Travere Scores Accelerated Approval for First Non-Immunosuppressive IgAN Therapeutic

Eric Dube Travere CEO

Eric Dube, Travere CEO/Company Courtesy

The FDA granted accelerated approval Friday to Travere Therapeutics’ sparsentan, now to be marketed as Filspari, to reduce the burden of proteinuria in adults with primary IgA nephropathy (IgAN).

Filspari is the first non-immunosuppressive treatment approved for IgAN. Under the accelerated approval, Travere is required to run a Risk Evaluation Mitigation Strategies (REMS) program, which will involve training for prescribers and monitoring for patients. Pharmacies can only dispense Filspari to patients who are in the REMS program and are cleared to receive the drug.

The drug is indicated for patients who are likely to see rapid disease progression, “generally a urine protein-to-creatinine ratio (UPCR) ≥1.5 g/g,” according to its label. The FDA also included a warning about liver and embryo-fetal toxicities on Filspari’s label. 

Filspari is a “first-of-its-kind, non-immunosuppressive therapy” for IgAN and could potentially become “the new standard of care” for this condition, Eric Dube, Ph.D., president and CEO, Travere, said in a statement.

Designed to be taken once daily, Filspari works by blocking endothelin-1 and angiotensin II, which are involved in disease progression.

Its accelerated approval was based on promising interim results from the ongoing Phase III PROTECT study, wherein the drug significantly reduced proteinuria after 36 weeks of treatment. Filspari was more than three times as effective as the active comparator Avapro (irbesartan).

Travere first submitted the New Drug Application for Filspari in March 2021 and initially expected a verdict on Nov. 17, 2022. But in October 2022, the FDA requested the REMS program, which pushed the target action date back by three months.

Continued approval of Filspari will depend on its confirmatory Phase III study PROTECT results, which seeks to determine whether the drug can slow kidney function decline. Results for this study are expected in the fourth quarter of 2023 and will support Filspari’s traditional approval.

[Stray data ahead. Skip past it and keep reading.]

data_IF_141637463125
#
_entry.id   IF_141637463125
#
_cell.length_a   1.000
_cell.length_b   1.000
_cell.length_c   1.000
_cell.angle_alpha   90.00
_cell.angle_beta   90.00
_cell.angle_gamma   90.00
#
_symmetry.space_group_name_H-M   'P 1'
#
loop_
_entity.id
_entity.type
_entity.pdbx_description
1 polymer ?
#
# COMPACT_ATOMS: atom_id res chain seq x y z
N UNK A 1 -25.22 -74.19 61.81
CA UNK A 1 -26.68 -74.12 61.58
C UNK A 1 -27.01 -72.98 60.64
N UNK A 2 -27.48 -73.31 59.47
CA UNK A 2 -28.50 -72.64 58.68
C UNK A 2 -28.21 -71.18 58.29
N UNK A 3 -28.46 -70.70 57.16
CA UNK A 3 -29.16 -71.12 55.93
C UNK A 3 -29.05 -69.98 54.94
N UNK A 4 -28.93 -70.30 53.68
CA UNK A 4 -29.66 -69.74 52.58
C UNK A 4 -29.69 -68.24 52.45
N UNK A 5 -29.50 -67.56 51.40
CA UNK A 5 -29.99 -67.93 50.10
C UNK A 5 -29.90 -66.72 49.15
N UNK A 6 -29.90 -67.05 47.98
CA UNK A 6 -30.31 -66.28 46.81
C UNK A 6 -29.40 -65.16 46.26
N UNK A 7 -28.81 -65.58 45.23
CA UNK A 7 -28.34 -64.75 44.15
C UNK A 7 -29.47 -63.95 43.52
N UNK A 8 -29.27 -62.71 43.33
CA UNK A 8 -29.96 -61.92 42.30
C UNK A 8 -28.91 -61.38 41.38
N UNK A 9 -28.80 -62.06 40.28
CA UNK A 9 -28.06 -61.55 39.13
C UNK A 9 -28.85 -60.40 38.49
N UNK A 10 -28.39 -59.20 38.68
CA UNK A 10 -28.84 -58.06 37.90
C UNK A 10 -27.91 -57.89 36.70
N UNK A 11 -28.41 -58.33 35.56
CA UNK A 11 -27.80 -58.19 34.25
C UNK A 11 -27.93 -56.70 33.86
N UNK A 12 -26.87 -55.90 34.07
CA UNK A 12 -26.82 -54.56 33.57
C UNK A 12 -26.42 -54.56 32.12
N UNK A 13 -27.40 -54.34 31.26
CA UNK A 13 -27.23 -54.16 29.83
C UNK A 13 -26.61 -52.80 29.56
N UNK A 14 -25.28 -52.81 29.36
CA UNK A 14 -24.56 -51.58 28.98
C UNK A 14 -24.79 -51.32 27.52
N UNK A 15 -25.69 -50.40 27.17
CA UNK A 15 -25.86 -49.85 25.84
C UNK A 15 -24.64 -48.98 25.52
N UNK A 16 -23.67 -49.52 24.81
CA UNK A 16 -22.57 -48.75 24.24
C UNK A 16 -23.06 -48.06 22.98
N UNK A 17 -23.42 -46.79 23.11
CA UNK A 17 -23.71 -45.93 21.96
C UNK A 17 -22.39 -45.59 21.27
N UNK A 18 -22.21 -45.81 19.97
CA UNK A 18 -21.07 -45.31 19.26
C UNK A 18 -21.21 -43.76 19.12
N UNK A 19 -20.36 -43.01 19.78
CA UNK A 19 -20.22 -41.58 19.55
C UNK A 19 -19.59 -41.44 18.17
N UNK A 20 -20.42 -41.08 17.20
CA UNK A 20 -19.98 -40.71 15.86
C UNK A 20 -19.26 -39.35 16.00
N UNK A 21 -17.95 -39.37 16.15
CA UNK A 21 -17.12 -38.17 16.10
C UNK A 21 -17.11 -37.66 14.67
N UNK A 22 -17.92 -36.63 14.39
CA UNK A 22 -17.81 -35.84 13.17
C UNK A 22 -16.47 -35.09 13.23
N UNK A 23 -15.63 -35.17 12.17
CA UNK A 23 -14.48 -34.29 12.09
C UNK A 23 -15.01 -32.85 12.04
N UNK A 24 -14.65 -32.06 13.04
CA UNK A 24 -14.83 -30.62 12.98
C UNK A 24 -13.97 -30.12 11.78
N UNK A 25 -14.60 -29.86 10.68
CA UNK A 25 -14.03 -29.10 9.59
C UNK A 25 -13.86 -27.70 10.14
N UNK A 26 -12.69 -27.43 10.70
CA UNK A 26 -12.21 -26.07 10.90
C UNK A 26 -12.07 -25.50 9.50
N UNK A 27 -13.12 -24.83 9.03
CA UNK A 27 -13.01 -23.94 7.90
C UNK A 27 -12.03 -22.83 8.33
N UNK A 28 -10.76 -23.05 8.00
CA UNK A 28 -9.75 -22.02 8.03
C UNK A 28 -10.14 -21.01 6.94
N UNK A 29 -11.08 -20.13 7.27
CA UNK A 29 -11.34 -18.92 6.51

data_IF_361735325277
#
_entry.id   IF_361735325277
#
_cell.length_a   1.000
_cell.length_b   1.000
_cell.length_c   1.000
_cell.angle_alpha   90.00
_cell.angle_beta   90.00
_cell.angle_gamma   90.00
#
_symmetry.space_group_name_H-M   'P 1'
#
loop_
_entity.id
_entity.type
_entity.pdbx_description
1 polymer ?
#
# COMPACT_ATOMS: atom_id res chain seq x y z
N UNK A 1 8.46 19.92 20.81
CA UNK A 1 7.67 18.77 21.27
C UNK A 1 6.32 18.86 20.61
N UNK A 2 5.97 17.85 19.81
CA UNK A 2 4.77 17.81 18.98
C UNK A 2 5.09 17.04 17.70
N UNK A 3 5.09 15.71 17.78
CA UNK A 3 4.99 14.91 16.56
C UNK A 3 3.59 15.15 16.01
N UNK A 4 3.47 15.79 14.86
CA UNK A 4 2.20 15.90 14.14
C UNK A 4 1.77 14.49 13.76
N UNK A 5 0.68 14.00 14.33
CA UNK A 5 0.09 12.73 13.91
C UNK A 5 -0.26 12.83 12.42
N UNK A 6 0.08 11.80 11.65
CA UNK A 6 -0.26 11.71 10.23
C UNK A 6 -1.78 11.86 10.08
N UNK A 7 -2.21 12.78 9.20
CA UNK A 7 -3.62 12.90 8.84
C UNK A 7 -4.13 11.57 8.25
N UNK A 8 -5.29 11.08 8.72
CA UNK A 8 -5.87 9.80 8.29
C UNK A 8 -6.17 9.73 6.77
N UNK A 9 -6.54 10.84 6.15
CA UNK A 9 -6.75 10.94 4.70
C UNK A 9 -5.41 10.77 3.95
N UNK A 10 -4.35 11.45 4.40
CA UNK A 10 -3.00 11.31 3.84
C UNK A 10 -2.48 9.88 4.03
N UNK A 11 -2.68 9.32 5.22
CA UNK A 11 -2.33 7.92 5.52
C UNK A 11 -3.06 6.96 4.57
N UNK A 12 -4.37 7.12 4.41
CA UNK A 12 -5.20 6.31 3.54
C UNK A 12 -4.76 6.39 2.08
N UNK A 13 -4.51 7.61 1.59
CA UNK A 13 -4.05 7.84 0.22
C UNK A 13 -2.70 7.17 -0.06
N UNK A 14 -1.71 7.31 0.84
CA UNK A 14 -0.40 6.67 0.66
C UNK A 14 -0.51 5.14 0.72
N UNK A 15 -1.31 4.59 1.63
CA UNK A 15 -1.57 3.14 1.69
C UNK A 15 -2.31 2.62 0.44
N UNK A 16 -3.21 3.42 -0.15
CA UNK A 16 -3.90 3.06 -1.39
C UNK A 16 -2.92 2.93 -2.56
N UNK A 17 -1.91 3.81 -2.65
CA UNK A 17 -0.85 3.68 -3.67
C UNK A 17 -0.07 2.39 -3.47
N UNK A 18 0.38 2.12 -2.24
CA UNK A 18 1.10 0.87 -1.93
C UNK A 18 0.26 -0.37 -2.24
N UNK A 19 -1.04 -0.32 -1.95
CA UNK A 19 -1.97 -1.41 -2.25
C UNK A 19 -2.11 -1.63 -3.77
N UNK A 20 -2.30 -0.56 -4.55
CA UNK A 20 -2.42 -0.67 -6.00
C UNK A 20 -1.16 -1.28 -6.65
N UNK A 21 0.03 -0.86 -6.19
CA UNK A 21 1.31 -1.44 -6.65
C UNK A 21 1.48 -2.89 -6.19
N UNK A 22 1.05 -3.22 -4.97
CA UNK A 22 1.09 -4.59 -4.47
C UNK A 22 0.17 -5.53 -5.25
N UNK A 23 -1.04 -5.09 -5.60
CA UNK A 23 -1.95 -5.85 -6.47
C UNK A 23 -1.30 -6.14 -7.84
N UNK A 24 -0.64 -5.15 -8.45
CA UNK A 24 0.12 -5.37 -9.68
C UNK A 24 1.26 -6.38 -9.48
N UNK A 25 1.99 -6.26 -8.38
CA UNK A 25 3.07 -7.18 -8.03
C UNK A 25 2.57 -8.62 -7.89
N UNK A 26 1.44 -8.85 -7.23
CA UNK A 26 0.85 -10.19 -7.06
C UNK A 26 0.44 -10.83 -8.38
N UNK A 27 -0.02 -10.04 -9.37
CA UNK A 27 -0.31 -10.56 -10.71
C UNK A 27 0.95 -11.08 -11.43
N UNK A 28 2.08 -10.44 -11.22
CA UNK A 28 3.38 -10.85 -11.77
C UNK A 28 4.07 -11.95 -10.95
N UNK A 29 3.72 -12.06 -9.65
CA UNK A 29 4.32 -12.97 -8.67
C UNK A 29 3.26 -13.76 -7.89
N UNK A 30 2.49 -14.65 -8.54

Other Players in the IgAN Arena

IgAN is a rare autoimmune disease that afflicts the kidneys. It typically manifests as bloody or discolored urine and progresses into lower back pain, edema, chronic kidney disease and kidney failure.

Aside from Travere, several other biopharma companies are working on a solution for IgAN.

Last month, Vera Therapeutics’ atacicept met its primary endpoint in the Phase IIb ORIGIN trial, reducing UPCR by 31% relative to baseline at 24 weeks. While statistically significant, investors appeared to be underwhelmed and the company’s stocks fell 65% after the data drop.

While cross-trial comparisons are fraught, Vera’s competitors have produced more compelling efficacy numbers for their respective IgAN hopefuls. Ionis and Roche, for example, have shown that their IONIS-FB-LRx candidate can decrease 24-hour urinary protein concentrations by 44% on average after 29 weeks of treatment. The partners are gunning for a Phase III study in 2023.

Meanwhile, Chinook Therapeutics is developing its endothelin receptor antagonist atrasentan, which demonstrated a 38.1% reduction in proteinuria at six weeks, which improved to 48.3% and 54.7% at 12 and 24 weeks, respectively, Phase II basket trial AFFINITY.

Atrasentan is also being studied in the Phase III ALIGN trial, from which the company expects topline data in the third quarter of 2023. A New Drug Application submission for atrasentan, under the accelerated approval pathway, will follow.

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